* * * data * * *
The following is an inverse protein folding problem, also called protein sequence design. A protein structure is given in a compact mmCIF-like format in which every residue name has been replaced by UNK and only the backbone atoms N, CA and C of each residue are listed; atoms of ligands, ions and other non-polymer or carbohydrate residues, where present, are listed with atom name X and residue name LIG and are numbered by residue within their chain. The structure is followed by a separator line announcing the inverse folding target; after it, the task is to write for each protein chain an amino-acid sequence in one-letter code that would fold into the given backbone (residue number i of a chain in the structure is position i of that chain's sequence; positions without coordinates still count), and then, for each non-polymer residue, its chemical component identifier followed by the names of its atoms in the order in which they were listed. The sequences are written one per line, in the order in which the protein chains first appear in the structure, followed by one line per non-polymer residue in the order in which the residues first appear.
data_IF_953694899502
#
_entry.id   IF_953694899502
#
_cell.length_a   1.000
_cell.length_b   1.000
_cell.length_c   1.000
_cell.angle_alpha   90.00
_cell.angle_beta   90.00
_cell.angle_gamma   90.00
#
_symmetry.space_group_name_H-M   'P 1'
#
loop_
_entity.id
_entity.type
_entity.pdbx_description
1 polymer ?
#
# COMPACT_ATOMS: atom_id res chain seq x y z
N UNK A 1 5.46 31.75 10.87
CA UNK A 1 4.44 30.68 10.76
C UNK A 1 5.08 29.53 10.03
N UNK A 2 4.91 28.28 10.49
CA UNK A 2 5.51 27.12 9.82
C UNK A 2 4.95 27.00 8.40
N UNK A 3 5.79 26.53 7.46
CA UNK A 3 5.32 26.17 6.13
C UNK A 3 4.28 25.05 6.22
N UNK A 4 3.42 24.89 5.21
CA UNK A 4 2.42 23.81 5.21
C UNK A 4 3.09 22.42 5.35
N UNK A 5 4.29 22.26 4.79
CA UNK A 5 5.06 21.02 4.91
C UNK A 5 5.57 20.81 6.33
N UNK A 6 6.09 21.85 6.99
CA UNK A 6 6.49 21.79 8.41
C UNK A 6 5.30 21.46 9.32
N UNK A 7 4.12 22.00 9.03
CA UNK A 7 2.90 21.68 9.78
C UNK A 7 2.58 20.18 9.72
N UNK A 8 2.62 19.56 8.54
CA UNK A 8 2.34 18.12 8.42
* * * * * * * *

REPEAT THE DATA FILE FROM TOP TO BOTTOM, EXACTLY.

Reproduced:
The following is an inverse protein folding problem, also called protein sequence design. A protein structure is given in a compact mmCIF-like format in which every residue name has been replaced by UNK and only the backbone atoms N, CA and C of each residue are listed; atoms of ligands, ions and other non-polymer or carbohydrate residues, where present, are listed with atom name X and residue name LIG and are numbered by residue within their chain. The structure is followed by a separator line announcing the inverse folding target; after it, the task is to write for each protein chain an amino-acid sequence in one-letter code that would fold into the given backbone (residue number i of a chain in the structure is position i of that chain's sequence; positions without coordinates still count), and then, for each non-polymer residue, its chemical component identifier followed by the names of its atoms in the order in which they were listed. The sequences are written one per line, in the order in which the protein chains first appear in the structure, followed by one line per non-polymer residue in the order in which the residues first appear.
data_IF_953694899502
#
_entry.id   IF_953694899502
#
_cell.length_a   1.000
_cell.length_b   1.000
_cell.length_c   1.000
_cell.angle_alpha   90.00
_cell.angle_beta   90.00
_cell.angle_gamma   90.00
#
_symmetry.space_group_name_H-M   'P 1'
#
loop_
_entity.id
_entity.type
_entity.pdbx_description
1 polymer ?
#
# COMPACT_ATOMS: atom_id res chain seq x y z
N UNK A 1 5.46 31.75 10.87
CA UNK A 1 4.44 30.68 10.76
C UNK A 1 5.08 29.53 10.03
N UNK A 2 4.91 28.28 10.49
CA UNK A 2 5.51 27.12 9.82
C UNK A 2 4.95 27.00 8.40
N UNK A 3 5.79 26.53 7.46
CA UNK A 3 5.32 26.17 6.13
C UNK A 3 4.28 25.05 6.22
N UNK A 4 3.42 24.89 5.21
CA UNK A 4 2.42 23.81 5.21
C UNK A 4 3.09 22.42 5.35
N UNK A 5 4.29 22.26 4.79
CA UNK A 5 5.06 21.02 4.91
C UNK A 5 5.57 20.81 6.33
N UNK A 6 6.09 21.85 6.99
CA UNK A 6 6.49 21.79 8.41
C UNK A 6 5.30 21.46 9.32
N UNK A 7 4.12 22.00 9.03
CA UNK A 7 2.90 21.68 9.78
C UNK A 7 2.58 20.18 9.72
N UNK A 8 2.62 19.56 8.54
CA UNK A 8 2.34 18.12 8.42